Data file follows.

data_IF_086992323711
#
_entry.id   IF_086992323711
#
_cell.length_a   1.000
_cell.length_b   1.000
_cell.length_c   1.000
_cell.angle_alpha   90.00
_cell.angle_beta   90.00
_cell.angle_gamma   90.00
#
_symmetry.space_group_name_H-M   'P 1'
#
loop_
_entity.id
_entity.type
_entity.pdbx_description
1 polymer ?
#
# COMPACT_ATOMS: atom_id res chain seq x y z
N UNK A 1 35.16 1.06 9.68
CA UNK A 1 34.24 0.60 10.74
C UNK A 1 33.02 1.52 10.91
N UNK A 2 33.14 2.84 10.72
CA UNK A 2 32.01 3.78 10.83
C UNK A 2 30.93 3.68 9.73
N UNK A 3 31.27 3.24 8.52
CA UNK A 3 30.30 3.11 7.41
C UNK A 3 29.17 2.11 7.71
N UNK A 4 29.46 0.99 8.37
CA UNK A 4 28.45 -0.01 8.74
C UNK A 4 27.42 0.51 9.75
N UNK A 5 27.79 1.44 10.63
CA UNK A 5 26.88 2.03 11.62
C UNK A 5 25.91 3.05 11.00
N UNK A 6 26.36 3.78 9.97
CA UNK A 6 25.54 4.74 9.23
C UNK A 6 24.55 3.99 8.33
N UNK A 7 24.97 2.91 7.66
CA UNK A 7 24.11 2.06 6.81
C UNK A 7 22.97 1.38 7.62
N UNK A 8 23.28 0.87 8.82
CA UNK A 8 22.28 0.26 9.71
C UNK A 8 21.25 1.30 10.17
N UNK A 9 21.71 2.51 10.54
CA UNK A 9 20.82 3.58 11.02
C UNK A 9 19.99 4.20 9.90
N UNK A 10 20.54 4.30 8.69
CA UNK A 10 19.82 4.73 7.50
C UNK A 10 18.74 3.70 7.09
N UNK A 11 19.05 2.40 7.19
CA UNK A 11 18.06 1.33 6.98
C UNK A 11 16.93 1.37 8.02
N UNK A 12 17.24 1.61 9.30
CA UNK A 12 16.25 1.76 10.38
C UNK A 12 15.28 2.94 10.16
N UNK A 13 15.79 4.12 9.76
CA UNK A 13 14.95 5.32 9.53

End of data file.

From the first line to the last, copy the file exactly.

data_IF_086992323711
#
_entry.id   IF_086992323711
#
_cell.length_a   1.000
_cell.length_b   1.000
_cell.length_c   1.000
_cell.angle_alpha   90.00
_cell.angle_beta   90.00
_cell.angle_gamma   90.00
#
_symmetry.space_group_name_H-M   'P 1'
#
loop_
_entity.id
_entity.type
_entity.pdbx_description
1 polymer ?
#
# COMPACT_ATOMS: atom_id res chain seq x y z
N UNK A 1 35.16 1.06 9.68
CA UNK A 1 34.24 0.60 10.74
C UNK A 1 33.02 1.52 10.91
N UNK A 2 33.14 2.84 10.72
CA UNK A 2 32.01 3.78 10.83
C UNK A 2 30.93 3.68 9.73
N UNK A 3 31.27 3.24 8.52
CA UNK A 3 30.30 3.11 7.41
C UNK A 3 29.17 2.11 7.71
N UNK A 4 29.46 0.99 8.37
CA UNK A 4 28.45 -0.01 8.74
C UNK A 4 27.42 0.51 9.75
N UNK A 5 27.79 1.44 10.63
CA UNK A 5 26.88 2.03 11.62
C UNK A 5 25.91 3.05 11.00
N UNK A 6 26.36 3.78 9.97
CA UNK A 6 25.54 4.74 9.23
C UNK A 6 24.55 3.99 8.33
N UNK A 7 24.97 2.91 7.66
CA UNK A 7 24.11 2.06 6.81
C UNK A 7 22.97 1.38 7.62
N UNK A 8 23.28 0.87 8.82
CA UNK A 8 22.28 0.26 9.71
C UNK A 8 21.25 1.30 10.17
N UNK A 9 21.71 2.51 10.54
CA UNK A 9 20.82 3.58 11.02
C UNK A 9 19.99 4.20 9.90
N UNK A 10 20.54 4.30 8.69
CA UNK A 10 19.82 4.73 7.50
C UNK A 10 18.74 3.70 7.09
N UNK A 11 19.05 2.40 7.19
CA UNK A 11 18.06 1.33 6.98
C UNK A 11 16.93 1.37 8.02
N UNK A 12 17.24 1.61 9.30
CA UNK A 12 16.25 1.76 10.38
C UNK A 12 15.28 2.94 10.16
N UNK A 13 15.79 4.12 9.76
CA UNK A 13 14.95 5.32 9.53